West Collection: Recent Acquisitions of Diverse Voices
West Collection: Recent Acquisitions of Diverse Voices On display in Shipley's Speer Gallery from September 24 to December 18, 2020
In the last decade Paige West '86, Founder and Curator of the West Collection, has been pushing to include diverse voices in the collection’s narrative. She and her family have collected contemporary art for 25 years with the goal of confronting norms and the status quo. The focus recently has been on collecting visual artists who through their work are commenting on world issues ranging from the climate crisis, immigration and migration, and exposing human rights violations. This exhibition by nine artists is a representation of the last couple of years of collecting.
History of the West Collection The West Collection is the contemporary art collection founded by Al and Paige West in 1996. Their vision is to support emerging artists by collecting their work and showcasing the pieces at the publicly traded investment firm SEI, which was founded by Al West in 1968. Paige West has put together a program around the collection at SEI, where 3,000 financial service employees work among the artwork and engage with it through tours, classes and related programming. To date, the Wests have collected the work of over 820 artists, and the collection contains roughly 3,600 artworks. At any given time, around half of the collection is on view at SEI's main campus in Oaks, where employees and 10,000 outside visitors each year interact with the continually changing installations. Artworks in the West Collection also travel to SEI satellite offices in New York, London, Dublin, Johannesburg, Indianapolis, Denver, Hong Kong, and Toronto. Paige West is committed to allowing the collected works to be available back to the artists for museum exhibitions, and numerous institutions have borrowed works over the 24 years, including Guggenheim Museum Bilbao, Whitney Museum of American Art, Philadelphia Museum of Art, The Broad, and Tate Modern.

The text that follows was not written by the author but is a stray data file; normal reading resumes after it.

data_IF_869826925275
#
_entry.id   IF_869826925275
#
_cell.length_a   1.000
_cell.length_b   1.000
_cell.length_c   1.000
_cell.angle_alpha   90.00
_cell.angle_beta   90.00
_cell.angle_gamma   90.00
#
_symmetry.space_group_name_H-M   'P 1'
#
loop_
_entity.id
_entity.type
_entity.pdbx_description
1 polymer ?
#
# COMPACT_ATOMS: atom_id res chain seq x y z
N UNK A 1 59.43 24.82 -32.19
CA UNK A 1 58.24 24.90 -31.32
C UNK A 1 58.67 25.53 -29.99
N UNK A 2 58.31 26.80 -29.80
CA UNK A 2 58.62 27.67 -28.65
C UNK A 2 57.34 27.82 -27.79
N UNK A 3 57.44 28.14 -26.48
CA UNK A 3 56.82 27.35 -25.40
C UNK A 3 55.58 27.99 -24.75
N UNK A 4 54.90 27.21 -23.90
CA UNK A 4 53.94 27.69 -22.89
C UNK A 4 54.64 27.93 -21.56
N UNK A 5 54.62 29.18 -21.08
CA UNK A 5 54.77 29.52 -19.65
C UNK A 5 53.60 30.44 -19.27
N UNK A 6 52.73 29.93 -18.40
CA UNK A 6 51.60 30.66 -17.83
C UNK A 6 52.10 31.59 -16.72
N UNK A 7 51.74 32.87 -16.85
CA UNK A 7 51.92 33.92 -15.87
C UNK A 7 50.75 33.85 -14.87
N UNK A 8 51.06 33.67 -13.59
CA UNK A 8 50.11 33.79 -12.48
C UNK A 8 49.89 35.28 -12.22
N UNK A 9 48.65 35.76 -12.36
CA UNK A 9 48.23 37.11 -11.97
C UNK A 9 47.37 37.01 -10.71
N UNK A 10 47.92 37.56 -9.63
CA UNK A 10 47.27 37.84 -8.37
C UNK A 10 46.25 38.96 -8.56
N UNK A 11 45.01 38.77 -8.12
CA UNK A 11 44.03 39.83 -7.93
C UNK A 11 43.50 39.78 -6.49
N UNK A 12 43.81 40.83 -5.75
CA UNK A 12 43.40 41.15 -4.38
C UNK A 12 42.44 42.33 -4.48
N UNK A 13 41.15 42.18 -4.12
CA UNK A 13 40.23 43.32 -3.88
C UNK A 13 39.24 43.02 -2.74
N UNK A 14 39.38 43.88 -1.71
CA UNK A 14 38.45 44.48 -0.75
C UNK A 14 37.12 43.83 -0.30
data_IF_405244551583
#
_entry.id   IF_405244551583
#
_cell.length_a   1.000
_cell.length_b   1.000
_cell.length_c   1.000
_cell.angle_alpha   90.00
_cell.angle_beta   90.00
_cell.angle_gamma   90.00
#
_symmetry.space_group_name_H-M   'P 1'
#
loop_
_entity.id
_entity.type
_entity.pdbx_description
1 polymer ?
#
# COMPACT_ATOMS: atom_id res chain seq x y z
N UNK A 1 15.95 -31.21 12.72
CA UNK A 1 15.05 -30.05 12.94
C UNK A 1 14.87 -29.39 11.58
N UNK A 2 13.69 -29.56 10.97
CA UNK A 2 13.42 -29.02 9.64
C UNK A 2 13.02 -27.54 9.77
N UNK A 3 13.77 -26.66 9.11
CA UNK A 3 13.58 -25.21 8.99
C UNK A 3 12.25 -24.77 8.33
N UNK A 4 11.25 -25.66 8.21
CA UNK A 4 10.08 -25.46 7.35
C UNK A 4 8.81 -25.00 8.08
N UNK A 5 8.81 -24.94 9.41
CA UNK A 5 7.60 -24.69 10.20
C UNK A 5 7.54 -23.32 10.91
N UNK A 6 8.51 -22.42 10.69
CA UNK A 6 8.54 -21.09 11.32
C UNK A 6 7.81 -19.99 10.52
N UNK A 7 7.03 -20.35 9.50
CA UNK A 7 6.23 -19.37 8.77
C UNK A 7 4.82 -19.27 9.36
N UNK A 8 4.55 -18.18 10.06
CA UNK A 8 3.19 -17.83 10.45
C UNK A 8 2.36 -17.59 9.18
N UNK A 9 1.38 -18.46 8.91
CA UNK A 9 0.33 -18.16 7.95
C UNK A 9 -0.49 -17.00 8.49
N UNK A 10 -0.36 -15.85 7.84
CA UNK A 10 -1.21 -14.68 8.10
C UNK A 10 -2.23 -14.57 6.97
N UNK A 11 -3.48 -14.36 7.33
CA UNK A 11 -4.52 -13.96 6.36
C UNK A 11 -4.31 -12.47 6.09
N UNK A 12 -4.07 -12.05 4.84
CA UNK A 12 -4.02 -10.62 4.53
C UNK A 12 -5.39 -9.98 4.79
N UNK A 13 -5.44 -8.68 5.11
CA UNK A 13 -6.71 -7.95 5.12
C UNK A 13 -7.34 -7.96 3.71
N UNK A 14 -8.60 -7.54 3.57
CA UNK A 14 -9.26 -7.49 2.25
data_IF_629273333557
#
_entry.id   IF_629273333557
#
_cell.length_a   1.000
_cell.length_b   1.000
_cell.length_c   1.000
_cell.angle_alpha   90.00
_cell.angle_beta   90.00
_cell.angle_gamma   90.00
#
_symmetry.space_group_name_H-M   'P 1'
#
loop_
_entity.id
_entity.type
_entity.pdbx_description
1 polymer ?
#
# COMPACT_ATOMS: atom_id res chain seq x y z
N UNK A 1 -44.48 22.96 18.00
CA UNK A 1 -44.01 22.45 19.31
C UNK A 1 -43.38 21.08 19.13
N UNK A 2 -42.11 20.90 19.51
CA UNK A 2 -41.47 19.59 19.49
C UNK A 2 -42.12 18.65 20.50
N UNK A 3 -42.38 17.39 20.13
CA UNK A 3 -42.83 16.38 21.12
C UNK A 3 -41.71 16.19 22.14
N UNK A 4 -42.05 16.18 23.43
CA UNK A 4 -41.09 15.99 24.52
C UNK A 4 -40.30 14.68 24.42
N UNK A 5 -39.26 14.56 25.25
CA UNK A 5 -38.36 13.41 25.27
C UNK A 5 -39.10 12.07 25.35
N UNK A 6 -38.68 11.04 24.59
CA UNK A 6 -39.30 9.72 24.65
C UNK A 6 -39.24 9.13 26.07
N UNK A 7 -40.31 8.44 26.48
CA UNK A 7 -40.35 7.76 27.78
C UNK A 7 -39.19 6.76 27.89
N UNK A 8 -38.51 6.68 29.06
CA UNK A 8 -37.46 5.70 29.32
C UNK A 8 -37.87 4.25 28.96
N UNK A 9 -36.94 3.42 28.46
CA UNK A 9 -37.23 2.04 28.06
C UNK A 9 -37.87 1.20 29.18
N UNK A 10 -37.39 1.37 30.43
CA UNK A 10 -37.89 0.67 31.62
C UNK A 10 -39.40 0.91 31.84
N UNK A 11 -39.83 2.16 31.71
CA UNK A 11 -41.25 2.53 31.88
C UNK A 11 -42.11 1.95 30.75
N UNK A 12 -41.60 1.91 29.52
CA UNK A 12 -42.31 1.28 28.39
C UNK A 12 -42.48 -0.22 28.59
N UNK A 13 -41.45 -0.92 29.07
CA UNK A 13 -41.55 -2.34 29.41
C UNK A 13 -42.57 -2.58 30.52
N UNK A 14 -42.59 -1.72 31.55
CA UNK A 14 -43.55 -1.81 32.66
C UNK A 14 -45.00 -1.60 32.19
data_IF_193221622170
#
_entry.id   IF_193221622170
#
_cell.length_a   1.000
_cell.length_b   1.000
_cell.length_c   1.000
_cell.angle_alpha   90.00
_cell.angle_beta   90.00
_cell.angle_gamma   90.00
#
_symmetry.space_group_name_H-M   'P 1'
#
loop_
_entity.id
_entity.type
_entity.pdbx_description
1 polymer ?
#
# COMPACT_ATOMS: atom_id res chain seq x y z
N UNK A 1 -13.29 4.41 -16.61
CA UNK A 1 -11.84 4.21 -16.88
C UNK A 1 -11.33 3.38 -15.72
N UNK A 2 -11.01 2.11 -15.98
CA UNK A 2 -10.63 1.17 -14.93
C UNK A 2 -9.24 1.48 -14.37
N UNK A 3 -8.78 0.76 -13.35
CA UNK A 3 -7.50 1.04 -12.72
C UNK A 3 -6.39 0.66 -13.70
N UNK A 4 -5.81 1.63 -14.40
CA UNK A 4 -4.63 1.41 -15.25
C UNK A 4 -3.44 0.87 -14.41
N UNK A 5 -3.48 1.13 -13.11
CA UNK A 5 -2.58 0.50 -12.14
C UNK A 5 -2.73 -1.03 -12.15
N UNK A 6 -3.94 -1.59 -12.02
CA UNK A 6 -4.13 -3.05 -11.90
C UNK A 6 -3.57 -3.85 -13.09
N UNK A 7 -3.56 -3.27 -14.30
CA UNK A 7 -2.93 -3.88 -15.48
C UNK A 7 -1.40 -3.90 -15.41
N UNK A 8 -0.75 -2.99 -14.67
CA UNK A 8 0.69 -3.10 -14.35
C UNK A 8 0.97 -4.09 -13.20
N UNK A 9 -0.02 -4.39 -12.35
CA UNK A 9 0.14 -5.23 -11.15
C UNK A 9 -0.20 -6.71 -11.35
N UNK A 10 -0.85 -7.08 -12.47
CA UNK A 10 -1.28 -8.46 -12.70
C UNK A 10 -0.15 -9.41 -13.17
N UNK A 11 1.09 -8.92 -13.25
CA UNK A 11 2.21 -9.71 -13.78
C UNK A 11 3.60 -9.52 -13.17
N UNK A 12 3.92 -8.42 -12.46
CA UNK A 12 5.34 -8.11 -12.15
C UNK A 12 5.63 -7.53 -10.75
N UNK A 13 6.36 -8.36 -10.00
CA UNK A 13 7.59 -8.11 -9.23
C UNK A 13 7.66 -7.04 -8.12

Paige West graduated from Shipley in 1986. She and her family are proud supporters of Shipley having contributed to various projects over the years including the West Middle School, the Wagner Arts Center, and the Piltch Commons. They have loaned pieces from their collection annually to the Speer Gallery.
About the Exhibition:
Alexandra Bell (American, b. 1983) Alexandra Bell is a multidisciplinary artist who investigates the complexities of narrative, information consumption, and perception. Utilizing various media, she deconstructs language and imagery to explore the tension between marginal experiences and dominant histories. Through investigative research, she considers the ways media frameworks construct memory and inform discursive practices around race, politics, and culture.
Damien Davis (b. 1984) Damien Davis is a Brooklyn-based artist. His practice explores historical representations of blackness by seeking to unpack the visual language of various cultures and question how these societies code/decode representations of race through design and digital modes of production. Davis’ recent solo presentations include MoMA PopRally Presents Arty Gras, The Museum of Modern Art, New York, NY (2017) and OBJECT / AFFECTION, Black Ball Projects, Brooklyn, NY (2016). Davis holds a B.F.A in Studio Art and an M.A in Visual Arts Administration from New York University. He is currently a participant in Lower Manhattan Cultural Council’s Workspace program. - Uprise Art website
Dread Scott (American, b. 1965) "I make revolutionary art to propel history forward. I look towards an era without exploitation or oppression. I don’t accept the political structures, economic foundation, social relations and governing ideas of America. This perspective has empowered me to make artworks that view leaders of slave revolts as heroes, challenge American patriotism as a unifying value, burn the US Constitution (an outmoded impediment to freedom), and position the police as successors to lynch mob terror." -Dread Scott website.
Hassan Hajjaj (Moroccan, b. 1961) Hassan Hajjaj is a contemporary Moroccan artist known for his photography, printed fabrics, and films. In perhaps his best-known series, ‘Kesh Angels, Hajjaj captures the unique street culture of young female bikers in Marrakesh. Meant to conflate Western perceptions of Arabic society, Hajjaj uses the language of fashion photography, to produce portraits of figures dressed in colorful North African garb. Set within frames of consumer products, including Coca-Cola and Louis Vuitton, the artist’s images recontextualize both fine art photography and popular culture. “My work started because I wanted to show another side of Moroccan culture, something more than that, and the imagery that they’d understand in the same way,” he has explained. Born in 1961 in Larache, Morocco, he moved to London to live with his father at 13 years old. As a young man, Hajjaj worked as a music promoter, often tasked with the job of decorating the interiors of club venues with designs, furniture, and flowers. Over the following decades, while working as a designer, the artist began producing photographs and films which conveyed the complications of his cultural identity. He currently lives and works between Marrakesh, Morocco and London, United Kingdom. Today, Hajjaj’s works are held in the collections of the Brooklyn Museum, the Los Angeles County Museum of Art, the Victoria and Albert Museum in London, and the Lazaar Foundation in Tunisia, among others. (source Arnet homepage)